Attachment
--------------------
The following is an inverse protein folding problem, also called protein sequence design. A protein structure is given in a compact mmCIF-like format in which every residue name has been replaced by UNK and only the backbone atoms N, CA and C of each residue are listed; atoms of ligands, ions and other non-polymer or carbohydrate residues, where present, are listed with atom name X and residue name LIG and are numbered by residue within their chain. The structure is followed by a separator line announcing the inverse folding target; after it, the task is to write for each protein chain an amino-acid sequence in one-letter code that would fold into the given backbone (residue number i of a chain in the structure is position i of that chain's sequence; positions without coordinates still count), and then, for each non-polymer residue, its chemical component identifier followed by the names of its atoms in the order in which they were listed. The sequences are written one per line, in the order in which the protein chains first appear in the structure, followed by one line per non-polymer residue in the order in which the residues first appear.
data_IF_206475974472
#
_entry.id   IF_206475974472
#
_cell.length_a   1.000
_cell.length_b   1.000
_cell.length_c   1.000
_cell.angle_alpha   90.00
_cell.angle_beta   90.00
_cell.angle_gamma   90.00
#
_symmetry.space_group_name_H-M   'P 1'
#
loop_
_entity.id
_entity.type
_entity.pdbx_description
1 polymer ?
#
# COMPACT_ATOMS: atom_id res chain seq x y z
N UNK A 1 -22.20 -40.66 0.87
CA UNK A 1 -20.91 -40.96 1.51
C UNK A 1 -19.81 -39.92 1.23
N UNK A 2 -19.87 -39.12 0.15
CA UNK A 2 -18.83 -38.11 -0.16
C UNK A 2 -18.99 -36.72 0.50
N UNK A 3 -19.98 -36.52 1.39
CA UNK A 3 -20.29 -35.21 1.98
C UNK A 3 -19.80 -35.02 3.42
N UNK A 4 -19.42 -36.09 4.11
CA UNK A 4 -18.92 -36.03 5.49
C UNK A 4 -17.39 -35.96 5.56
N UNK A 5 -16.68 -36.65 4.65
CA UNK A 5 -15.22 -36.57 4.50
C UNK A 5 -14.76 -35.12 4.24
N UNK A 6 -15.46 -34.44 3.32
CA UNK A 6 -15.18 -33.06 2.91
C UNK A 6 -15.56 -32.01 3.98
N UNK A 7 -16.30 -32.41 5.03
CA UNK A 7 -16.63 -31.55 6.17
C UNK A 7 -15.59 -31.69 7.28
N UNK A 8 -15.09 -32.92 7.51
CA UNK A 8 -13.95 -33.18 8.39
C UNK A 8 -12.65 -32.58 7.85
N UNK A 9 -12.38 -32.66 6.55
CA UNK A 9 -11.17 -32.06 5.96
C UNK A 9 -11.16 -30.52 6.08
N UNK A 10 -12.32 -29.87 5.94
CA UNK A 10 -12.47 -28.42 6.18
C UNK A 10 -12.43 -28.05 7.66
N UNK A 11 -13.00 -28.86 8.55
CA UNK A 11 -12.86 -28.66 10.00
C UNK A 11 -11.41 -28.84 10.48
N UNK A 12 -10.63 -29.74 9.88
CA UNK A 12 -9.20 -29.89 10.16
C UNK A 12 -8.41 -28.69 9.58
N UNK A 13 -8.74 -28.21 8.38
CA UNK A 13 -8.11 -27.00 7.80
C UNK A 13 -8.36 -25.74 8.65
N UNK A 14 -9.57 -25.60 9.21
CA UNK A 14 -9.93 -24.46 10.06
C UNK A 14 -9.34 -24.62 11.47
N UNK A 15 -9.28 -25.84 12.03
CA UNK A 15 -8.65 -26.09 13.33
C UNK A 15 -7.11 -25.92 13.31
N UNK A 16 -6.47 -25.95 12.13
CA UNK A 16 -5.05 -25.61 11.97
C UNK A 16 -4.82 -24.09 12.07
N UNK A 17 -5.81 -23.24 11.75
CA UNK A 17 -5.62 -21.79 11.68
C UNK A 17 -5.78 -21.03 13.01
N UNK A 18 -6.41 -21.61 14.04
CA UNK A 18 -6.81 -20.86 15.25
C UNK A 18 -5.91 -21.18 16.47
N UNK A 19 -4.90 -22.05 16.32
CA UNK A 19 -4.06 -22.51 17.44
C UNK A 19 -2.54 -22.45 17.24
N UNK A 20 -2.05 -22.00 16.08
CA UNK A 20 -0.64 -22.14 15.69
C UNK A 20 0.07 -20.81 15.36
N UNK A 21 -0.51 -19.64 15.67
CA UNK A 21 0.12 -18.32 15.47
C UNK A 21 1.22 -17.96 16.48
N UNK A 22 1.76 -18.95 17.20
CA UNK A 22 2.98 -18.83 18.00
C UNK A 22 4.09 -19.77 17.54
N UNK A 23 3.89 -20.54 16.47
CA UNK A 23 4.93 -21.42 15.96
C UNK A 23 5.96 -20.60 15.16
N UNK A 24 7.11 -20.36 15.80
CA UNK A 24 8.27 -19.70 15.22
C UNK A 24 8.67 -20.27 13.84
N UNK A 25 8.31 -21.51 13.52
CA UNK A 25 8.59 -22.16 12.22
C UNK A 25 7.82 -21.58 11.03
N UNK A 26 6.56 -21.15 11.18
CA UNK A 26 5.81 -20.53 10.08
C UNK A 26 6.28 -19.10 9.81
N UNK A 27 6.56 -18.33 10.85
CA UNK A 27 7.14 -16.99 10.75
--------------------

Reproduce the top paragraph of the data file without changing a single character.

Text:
The following is an inverse protein folding problem, also called protein sequence design. A protein structure is given in a compact mmCIF-like format in which every residue name has been replaced by UNK and only the backbone atoms N, CA and C of each residue are listed; atoms of ligands, ions and other non-polymer or carbohydrate residues, where present, are listed with atom name X and residue name LIG and are numbered by residue within their chain. The structure is followed by a separator line announcing the inverse folding target; after it, the task is to write for each protein chain an amino-acid sequence in one-letter code that would fold into the given backbone (residue number i of a chain in the structure is position i of that chain's sequence; positions without coordinates still count), and then, for each non-polymer residue, its chemical component identifier followed by the names of its atoms in the order in which they were listed. The sequences are written one per line, in the order in which the protein chains first appear in the structure, followed by one line per non-polymer residue in the order in which the residues first appear.